(1944 - present)
Three Key Films: Killer of Sheep (1977), My Brother’s Wedding (1983), To Sleep with Anger (1990)
Underrated: The Glass Shield (1994). In some respects, we’ve seen this film before. A Los Angeles police station is assigned their first black officer. Guess what happens next? But the predictability of the set-up is also the point. This is not some esoteric art film. This is your classic police procedural. Good cops, bad cops, courtroom drama and city corruption. Get Ice Cube to play the suspect and there you go. Finally, a Burnett film everyone will see. Unfortunately someone at Miramax decided to feature Ice Cube’s giant mug on the poster, disappointing audiences who expected a more significant role (and a different movie) than Cube’s small part would deliver. Time has treated this film well though. Avoiding the simplistic values and early ‘90s anachronisms that have aged so many of its contemporaries so early, The Glass Shield succeeds as an indictment of both the system and the individual, bravely scathing the sympathetic protagonist for his own poor decisions.
Unforgettable: Stan dancing with his wife in Killer of Sheep. Desensitized by his work in the slaughterhouse, stunned by his inability to support his family, and perennially shirtless, we’ve come to know Stan as a distant, desirable and drowning man. His wife wants desperately to pull him to the surface. As they dance in the darkened room, framed before a window, she kneads his skin, her mouth tracing his neck and chest. The song (Dinah Washington’s plaintive and aching “This Bitter Earth”) and the sustained mid-shot accentuate the sense of longing and hopelessness. We know that Stan will pull away.
Killer of Sheep (1977)
The Legend: Born in Jim Crow Mississippi and raised in riot-era Watts, the early years of Charles Burnett were typical of the people living in his neighborhood and atypical of the people making or being represented in film at the time. And while cinema has since aspired to capture some aspects of the South Central neighborhood where Burnett grew up—mostly the gangs, cops, and Korean groceries—we remain frighteningly unfamiliar with the lives of the people who live there. Burnett’s films are necessary because they confront this reluctance. But this is not what makes them great.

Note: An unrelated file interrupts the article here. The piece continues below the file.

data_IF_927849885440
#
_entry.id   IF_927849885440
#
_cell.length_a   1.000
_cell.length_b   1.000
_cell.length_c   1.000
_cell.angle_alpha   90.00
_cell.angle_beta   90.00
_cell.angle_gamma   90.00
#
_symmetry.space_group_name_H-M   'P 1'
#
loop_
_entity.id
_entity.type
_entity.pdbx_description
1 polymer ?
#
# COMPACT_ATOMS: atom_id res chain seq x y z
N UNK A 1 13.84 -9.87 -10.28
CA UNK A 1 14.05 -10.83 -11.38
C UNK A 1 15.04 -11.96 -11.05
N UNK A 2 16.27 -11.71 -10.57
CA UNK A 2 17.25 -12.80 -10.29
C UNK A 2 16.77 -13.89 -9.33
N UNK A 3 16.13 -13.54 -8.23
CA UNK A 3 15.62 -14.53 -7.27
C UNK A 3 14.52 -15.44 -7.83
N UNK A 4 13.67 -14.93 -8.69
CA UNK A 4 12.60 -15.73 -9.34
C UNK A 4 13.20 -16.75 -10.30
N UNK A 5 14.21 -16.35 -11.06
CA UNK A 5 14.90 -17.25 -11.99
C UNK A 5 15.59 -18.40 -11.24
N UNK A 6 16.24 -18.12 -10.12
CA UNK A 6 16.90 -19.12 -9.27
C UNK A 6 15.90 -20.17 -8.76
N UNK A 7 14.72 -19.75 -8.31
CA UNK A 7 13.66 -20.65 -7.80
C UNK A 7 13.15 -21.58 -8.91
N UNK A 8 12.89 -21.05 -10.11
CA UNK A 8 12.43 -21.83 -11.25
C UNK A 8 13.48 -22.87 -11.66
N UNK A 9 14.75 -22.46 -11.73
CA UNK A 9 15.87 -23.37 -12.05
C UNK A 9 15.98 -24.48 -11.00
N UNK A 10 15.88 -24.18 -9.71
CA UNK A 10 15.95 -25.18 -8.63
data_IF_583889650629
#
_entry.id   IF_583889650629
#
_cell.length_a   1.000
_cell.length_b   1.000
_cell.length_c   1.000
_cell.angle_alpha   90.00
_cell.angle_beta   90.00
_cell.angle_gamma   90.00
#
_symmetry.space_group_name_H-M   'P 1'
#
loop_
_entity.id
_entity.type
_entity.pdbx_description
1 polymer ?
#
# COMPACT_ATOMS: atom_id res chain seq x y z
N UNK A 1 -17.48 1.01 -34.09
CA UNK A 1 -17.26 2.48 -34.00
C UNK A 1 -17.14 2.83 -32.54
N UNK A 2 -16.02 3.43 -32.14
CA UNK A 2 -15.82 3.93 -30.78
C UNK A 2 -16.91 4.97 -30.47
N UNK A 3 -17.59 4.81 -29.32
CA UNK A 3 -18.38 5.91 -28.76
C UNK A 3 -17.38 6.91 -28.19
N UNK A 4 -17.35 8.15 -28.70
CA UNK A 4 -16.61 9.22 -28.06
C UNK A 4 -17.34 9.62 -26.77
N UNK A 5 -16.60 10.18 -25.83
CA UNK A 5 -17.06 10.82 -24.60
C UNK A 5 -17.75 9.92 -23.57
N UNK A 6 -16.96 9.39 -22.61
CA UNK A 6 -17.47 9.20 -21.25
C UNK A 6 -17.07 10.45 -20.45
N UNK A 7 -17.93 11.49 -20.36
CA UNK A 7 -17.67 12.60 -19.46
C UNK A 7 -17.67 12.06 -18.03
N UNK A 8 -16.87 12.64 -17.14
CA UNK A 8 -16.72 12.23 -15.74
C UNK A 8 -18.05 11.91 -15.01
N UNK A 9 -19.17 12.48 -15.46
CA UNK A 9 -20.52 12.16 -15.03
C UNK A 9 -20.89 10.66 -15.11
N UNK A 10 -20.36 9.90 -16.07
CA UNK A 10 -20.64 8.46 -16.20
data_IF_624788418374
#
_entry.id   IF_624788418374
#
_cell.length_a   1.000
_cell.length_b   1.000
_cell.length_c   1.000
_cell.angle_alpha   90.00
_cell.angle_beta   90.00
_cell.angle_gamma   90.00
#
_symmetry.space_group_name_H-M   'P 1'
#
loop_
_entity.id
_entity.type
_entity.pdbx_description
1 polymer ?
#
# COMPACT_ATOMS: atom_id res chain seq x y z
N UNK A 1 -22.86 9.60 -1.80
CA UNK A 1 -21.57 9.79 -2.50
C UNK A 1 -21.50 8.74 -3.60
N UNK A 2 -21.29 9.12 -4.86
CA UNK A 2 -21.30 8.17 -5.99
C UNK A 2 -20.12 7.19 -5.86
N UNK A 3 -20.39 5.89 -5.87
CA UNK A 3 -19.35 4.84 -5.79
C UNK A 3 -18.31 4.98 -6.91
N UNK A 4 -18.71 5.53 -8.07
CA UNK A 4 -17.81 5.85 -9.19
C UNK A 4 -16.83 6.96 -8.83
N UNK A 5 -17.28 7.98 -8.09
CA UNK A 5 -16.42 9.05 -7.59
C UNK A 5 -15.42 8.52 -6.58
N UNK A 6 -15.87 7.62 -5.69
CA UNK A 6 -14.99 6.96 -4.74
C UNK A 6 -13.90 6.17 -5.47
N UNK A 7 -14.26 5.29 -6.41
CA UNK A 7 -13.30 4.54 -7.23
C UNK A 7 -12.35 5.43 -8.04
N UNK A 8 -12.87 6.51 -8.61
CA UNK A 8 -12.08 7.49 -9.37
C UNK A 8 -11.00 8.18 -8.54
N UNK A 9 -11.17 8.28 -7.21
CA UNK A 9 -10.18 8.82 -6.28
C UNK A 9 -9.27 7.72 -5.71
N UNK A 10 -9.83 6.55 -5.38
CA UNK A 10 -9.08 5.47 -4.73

What makes Burnett great is that he is far more interested in the poetic mundanity of everyday life than he is in polemics. His early work especially relies on this quiet, observational style. Ditching plot-driven narrative for a series of loosely connected vignettes, Burnett’s seminal Killer of Sheep and his assured first short Several Friends (1969) can feel more like cultural artifacts than movies. Kids pummel a passing train with rocks; men wrestle a washing machine through a tight doorframe; a woman rubs lotion on her leg. It’s easy to forget there’s a camera in the room.
The events may seem incidental, but the effect of their accumulation is devastating. Simultaneously heartbreaking and beautiful, Killer of Sheep is a deeply effective film—edited, written, and filmed by Burnett as his master thesis for UCLA film school. The film cost less than ten grand and was made on weekends over the course of a year and what emerges is a remarkable and lasting response to the Blaxploitation flicks that ruled the day. Employing a contemporary soundtrack of pop songs and blues, the film manages that rare feat of feeling both timeless and immediate, eventually propelling the Little Master Thesis That Could to win the Critics’ Prize at the Berlin Film Festival in 1981. Unfortunately, copyright issues concerning the songs relegated the film to private screening and film festivals, but word of the unseeable picture spread. The Library of Congress placed it among the first 50 films in the National Film Registry. The National Society of Film Critics named it one of the 100 essential films of all time. Burnett had made a masterpiece. Now he had to make a career.
The path that follows is tough to navigate. There are documentaries and shorts and several features. Many of them are difficult to find, though most reward the effort. And in them all, you can find the visionary behind Killer of Sheep. To Sleep With Anger (1990), for instance, is another knockout that took home a slew of awards but was seen by far too few people. Also notable is The Final Insult (1997), a strange and resonating pseudo-documentary on L.A. homelessness. Burnett continues to work today, mostly making documentaries and films-for-television that are better than their budgets suggest, forever intertwining his deep sense of morality with a satisfying unwillingness to lean on moral judgments. Ultimately, Burnett’s great talent lies in his ability to ask the toughest questions, and then mesmerizingly refuse to answer them. Joshua Ewing Weber